"Threats to private property due to eminent domain proceedings."
ARLINGTON — Delegates to the Texas Farm Bureau Convention here last weekend called for additional protections in Farm Bureau policy to deal with threats to private property due to eminent domain proceedings.
Driven by concerns over the potential loss of land due to the Trans-Texas Corridor and other state and local initiatives, some 968 voting delegates at the 73rd annual meeting unanimously adopted state policy and recommended national policy that strengthens landowners’ options when confronted with eminent domain proceedings. State policies adopted during the annual meeting serve as a roadmap to guide the state’s largest farm organization as it addresses issues and challenges in 2007.
Regarding eminent domain, delegates supported legislation requiring those exercising eminent domain to make a good faith offer. They suggested the condemning authority should pay attorney fees, appraisal fees and related costs whenever the offer is challenged and the amount awarded exceeds the initial offer. Delegates said adequate time should be given to those affected by eminent domain to relocate.
Delegates also recommended a governmental review to determine the number and kind of entities that have the right to exercise eminent domain.
“We encourage the legislature to consider limiting the number of entities with these powers,” delegates said.
In other action, delegates reelected Kenneth Dierschke of San Angelo to his fifth one-year term as president of the state’s largest farm organization.
“Farm Bureau is our life,” Dierschke said of the election contested by former TFB Vice President Lloyd Arthur of Ralls. “I will continue to represent you in Washington, Austin, and anywhere in the world we go.”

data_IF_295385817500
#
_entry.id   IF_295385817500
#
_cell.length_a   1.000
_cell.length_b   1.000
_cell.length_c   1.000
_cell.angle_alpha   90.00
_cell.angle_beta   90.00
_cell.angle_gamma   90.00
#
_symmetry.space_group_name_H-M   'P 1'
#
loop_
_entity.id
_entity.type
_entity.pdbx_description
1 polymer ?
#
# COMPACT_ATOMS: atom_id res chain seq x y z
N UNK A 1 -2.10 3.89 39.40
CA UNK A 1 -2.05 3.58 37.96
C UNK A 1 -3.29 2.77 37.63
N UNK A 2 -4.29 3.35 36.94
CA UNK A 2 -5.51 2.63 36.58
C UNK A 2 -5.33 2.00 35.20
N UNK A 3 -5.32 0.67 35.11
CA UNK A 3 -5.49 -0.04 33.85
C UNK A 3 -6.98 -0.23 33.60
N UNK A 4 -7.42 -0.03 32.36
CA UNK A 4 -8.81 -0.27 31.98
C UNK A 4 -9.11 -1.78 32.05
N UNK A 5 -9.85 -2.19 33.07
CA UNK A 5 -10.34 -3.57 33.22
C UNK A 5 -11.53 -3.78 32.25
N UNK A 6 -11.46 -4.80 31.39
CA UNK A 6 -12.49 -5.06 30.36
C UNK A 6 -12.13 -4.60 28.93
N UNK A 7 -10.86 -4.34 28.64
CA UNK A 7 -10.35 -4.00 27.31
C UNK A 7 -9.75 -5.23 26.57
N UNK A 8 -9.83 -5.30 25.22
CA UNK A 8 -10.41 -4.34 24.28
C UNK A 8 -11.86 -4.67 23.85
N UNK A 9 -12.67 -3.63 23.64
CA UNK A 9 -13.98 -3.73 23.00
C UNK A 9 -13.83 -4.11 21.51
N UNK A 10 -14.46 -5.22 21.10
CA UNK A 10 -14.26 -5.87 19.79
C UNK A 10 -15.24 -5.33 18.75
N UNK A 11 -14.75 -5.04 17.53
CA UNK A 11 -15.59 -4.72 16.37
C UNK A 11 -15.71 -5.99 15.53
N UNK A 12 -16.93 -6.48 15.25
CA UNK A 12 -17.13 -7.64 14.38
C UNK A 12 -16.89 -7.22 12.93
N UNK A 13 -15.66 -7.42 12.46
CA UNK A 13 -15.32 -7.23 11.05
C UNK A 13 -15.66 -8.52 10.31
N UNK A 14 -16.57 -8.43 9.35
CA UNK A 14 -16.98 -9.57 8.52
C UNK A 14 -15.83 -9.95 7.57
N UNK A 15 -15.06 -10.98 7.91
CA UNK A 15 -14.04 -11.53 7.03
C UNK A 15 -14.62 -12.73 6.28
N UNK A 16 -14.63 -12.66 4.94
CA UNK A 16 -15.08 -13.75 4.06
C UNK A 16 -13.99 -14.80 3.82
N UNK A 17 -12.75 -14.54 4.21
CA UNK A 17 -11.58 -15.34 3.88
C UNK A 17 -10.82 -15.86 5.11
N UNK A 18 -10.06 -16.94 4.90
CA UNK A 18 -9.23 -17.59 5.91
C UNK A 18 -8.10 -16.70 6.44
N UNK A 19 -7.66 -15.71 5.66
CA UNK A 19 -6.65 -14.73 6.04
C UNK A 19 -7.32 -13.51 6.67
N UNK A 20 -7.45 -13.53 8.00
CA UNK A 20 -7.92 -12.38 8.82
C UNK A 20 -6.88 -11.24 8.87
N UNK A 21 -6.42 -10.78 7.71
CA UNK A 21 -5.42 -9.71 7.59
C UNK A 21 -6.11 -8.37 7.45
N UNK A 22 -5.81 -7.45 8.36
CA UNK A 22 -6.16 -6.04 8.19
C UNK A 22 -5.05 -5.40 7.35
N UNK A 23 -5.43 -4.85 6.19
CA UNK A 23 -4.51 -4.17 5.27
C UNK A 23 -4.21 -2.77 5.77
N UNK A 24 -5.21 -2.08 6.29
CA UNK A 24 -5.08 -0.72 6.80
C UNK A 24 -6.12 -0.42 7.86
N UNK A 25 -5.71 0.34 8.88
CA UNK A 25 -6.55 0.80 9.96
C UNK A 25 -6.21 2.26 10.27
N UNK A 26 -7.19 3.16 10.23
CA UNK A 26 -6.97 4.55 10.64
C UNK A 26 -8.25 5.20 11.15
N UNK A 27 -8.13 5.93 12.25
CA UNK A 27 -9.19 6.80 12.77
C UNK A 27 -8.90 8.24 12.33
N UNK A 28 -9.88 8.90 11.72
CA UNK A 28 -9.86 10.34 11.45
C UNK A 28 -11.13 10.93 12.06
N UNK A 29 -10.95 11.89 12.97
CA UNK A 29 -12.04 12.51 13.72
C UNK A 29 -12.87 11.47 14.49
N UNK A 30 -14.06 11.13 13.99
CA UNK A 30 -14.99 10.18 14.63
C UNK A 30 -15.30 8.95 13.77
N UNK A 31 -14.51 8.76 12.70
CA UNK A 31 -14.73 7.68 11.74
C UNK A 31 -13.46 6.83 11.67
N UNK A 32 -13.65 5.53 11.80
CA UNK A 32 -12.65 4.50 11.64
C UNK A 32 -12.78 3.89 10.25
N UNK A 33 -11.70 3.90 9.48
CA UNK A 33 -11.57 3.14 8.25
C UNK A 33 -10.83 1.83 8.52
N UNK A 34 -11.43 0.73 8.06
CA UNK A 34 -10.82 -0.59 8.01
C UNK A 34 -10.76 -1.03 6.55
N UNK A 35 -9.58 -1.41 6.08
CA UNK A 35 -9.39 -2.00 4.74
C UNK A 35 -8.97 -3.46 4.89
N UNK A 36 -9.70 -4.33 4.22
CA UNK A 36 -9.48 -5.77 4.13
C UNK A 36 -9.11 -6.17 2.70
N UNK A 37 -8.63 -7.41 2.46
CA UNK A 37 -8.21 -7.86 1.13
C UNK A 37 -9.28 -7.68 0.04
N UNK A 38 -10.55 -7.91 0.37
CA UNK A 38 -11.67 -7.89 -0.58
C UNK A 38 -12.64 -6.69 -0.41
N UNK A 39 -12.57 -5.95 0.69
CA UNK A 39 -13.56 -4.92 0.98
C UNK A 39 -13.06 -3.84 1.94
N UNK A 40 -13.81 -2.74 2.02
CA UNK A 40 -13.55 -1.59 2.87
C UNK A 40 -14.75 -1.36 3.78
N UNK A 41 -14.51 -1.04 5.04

Concerning other policy, delegates sought to protect the property tax cuts afforded by the legislature during the recent school finance debate. They favored lowering the current property appraisal cap to six percent, and indicated that all increases above the cap be approved by countywide election. They supported elimination of the current unelected position of county chief appraisal officer and supported shifting those duties to the county tax assessor/collector, which is an elected position.
Delegates favored reappraising property every three years instead of annually, and suggested the appraisal district post the average increase in a county’s property values — to show a real increase in taxes — in the local newspaper.
With the current drouth focusing both urban and rural attention to the state’s water situation, delegates sought to clarify agriculture’s position in the state water debate by urging classification of water for agricultural purposes as an essential use of water. Opposing legislation that would give municipalities water that is required to sustain crops and livestock, delegates urged the development of brackish and seawater desalination projects to meet growing urban demands. They also supported legislation that encourages and supports voluntary water and land stewardship by “providing assistance and incentives to landowners for activities which benefit both urban and rural Texas.”
Following the convention, the Texas Farm Bureau board of directors met to elect officers. Chosen as vice president was Bobby Nedbalek, a cotton and grain farmer from Sinton. Don Smith, a dairyman from Sulphur Springs, is TFB’s new secretary-treasurer.
State directors elected included Dewey Hukill, a cotton, corn and wheat farmer from Olton; Charles Ray Huddleston, a wheat, corn and sorghum producer from Celina; Gary McGehee, a sheep and cow-calf producer from Mertzon; Richard Cortese, a grain and livestock producer from Little River; Raymond Meyer, a cow-calf producer from Pleasanton; and Arthur Bluntzer of Goliad.
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